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Preview of La Cenerentola
Posted: August 17th, 2009
  • comments (6)

Over the centuries, the story of Cinderella and her cruel stepmother and ugly stepsisters has been interpreted in countless ways across different genres. Gioachino Rossini’s La Cenerentola is perhaps the most famous operatic version of the Cinderella story, and it is like no other interpretation. This opera has no fairy godmother, no pumpkin that turns into a carriage, and no glass slipper. However, unlike most other operas, it has a happy ending. La Cenerentola airs for SundayArts August 23rd at noon.

  • Seymour osen

    Having just seen Rossini’s La Cenerentola per your telecast 8/23 it weould be nice to know the names of the singers, etc
    that pasrticipated in this interesting and musically arresting performance. If you could slow down the credits other than Peter Gelb it might also help.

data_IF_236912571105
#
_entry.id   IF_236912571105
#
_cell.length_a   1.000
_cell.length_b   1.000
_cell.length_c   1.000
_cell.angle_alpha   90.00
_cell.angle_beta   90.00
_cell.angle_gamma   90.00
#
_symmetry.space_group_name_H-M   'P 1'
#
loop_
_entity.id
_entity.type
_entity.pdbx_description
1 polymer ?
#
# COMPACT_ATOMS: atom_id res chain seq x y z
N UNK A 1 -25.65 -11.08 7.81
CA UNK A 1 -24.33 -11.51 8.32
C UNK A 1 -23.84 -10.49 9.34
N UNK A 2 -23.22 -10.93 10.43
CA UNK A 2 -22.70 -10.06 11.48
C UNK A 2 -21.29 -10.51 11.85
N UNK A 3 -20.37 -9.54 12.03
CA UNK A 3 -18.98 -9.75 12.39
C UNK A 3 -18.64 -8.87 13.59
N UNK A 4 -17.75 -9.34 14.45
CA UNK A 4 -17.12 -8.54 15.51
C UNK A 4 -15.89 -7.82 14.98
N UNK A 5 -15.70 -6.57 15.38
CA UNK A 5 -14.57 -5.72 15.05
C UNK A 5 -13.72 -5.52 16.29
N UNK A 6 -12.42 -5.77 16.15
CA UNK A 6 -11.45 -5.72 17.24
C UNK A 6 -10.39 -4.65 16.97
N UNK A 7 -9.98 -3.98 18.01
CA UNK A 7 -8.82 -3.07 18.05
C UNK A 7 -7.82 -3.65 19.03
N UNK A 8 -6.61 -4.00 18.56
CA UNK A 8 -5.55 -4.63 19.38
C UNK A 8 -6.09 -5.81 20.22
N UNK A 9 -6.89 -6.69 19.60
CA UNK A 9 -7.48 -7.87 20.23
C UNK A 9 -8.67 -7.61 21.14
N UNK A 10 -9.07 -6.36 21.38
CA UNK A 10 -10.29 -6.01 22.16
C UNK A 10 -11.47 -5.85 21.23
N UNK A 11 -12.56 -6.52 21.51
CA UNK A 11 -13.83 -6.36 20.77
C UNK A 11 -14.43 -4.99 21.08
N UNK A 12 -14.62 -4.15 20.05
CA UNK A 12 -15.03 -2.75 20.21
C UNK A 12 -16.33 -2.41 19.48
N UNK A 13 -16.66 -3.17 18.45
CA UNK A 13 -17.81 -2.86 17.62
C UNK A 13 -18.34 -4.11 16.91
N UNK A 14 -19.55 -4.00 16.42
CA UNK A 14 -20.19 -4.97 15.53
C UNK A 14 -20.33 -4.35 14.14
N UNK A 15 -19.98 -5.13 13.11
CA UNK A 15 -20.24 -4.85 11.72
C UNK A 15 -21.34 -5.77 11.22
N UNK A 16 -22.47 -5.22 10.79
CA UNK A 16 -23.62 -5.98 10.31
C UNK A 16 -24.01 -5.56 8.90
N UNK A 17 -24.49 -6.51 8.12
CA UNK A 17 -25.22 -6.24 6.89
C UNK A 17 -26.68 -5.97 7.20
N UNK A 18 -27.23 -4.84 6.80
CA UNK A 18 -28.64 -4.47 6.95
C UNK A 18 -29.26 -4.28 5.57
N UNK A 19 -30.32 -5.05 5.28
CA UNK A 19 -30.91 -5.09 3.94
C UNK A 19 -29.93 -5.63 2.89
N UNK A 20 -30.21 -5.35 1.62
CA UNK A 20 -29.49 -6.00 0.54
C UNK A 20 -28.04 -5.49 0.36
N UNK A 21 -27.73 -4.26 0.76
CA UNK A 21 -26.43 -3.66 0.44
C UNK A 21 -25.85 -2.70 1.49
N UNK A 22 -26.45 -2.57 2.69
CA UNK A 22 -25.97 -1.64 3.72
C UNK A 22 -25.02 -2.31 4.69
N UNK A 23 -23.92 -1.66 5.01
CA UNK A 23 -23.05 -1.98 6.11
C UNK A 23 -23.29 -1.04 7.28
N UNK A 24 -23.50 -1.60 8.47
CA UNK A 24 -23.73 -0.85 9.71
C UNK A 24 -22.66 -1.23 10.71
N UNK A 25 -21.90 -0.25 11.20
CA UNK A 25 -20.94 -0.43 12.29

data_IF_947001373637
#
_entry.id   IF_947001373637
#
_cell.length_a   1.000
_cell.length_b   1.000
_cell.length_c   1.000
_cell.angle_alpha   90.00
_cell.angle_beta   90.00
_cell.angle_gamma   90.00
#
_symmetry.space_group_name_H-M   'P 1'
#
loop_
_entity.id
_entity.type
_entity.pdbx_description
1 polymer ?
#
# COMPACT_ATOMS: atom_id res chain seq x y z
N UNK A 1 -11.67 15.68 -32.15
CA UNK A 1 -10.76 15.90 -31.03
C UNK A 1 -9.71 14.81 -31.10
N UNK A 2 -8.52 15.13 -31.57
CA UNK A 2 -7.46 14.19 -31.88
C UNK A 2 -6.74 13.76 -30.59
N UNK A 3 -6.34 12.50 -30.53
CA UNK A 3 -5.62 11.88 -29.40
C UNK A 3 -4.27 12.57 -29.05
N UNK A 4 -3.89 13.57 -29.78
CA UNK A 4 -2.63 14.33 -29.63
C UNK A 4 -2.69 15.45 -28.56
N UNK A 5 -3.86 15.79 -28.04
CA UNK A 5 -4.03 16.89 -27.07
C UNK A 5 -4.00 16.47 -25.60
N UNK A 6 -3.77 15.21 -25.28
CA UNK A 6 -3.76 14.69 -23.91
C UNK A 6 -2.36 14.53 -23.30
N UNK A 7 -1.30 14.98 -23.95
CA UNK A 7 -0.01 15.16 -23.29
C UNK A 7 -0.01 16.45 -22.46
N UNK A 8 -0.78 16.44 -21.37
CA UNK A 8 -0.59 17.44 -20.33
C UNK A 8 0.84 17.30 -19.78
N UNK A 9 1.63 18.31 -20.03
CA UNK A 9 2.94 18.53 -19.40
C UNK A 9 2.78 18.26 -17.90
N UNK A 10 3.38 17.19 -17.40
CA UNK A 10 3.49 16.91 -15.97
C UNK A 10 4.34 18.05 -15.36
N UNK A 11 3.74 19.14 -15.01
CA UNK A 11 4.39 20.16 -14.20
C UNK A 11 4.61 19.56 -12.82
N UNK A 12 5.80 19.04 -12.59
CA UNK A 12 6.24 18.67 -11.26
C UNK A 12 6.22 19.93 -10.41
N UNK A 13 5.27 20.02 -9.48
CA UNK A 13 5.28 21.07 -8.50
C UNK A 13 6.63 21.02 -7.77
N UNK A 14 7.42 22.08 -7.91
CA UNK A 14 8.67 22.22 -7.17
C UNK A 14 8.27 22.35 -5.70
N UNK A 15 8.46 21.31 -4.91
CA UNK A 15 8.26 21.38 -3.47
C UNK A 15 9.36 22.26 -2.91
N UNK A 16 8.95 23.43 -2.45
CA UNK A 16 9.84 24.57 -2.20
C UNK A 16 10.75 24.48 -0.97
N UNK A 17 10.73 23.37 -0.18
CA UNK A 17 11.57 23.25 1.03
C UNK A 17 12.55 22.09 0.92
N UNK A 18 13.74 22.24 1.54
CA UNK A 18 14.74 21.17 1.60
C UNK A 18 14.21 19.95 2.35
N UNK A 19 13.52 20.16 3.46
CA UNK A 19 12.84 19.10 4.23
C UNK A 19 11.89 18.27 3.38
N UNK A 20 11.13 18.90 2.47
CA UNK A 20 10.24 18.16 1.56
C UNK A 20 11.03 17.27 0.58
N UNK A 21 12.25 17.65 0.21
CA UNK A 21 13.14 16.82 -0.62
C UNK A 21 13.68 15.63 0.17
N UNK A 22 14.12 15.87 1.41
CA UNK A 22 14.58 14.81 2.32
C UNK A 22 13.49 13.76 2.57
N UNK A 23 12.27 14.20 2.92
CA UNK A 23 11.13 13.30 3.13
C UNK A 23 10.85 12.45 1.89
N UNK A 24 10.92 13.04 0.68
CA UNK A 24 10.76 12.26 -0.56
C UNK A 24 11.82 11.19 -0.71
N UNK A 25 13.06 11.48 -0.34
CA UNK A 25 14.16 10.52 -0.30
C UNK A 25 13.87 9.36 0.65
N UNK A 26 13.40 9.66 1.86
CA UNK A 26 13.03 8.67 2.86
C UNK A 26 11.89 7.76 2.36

• George Morrow

    It was a wonderful performance. Who are the artists? The credits at the end went by too quickly for me to catch the names.

  • leila krim

    I love your productions but I agree with the viewers above: the credits go by too quickly for us to catch the names of the artists.
    Unfortunately, this is not the only time this has happened.

  • Monica Sylvester

    The performance was excellent and lots of fun. I was particularly excited to see Lawrence Brownlee in the role of the Prince. Having watched opera on thirteen over the years, it was great to see a brillant African American tenor in a major role. Bravo!!

  • jacob sosniak

    let me join the three out of four viewers who could not read the names
    of the principal performers of the 8/23 opera .the fourth recognized
    mr.brownleefrom earlier performances,rather than the credit list,i believe. it is sad seeing such sloppiness on the part of a major broadcaster.

  • Austin Pearce

    I loved her Carmen!

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SundayArts is made possible in part by First Republic Bank and by the Rubin Museum of Art. Funding for SundayArts is also made possible by Rosalind P. Walter, The Paul and Irma Milstein Foundation, The Philip & Janice Levin Foundation, Elise Jaffe and Jeffrey Brown, Jody and John Arnhold, and The Lemberg Foundation. This program is supported, in part, by public funds from the New York City Department of Cultural Affairs in partnership with the City Council. Additional funding provided by members of THIRTEEN.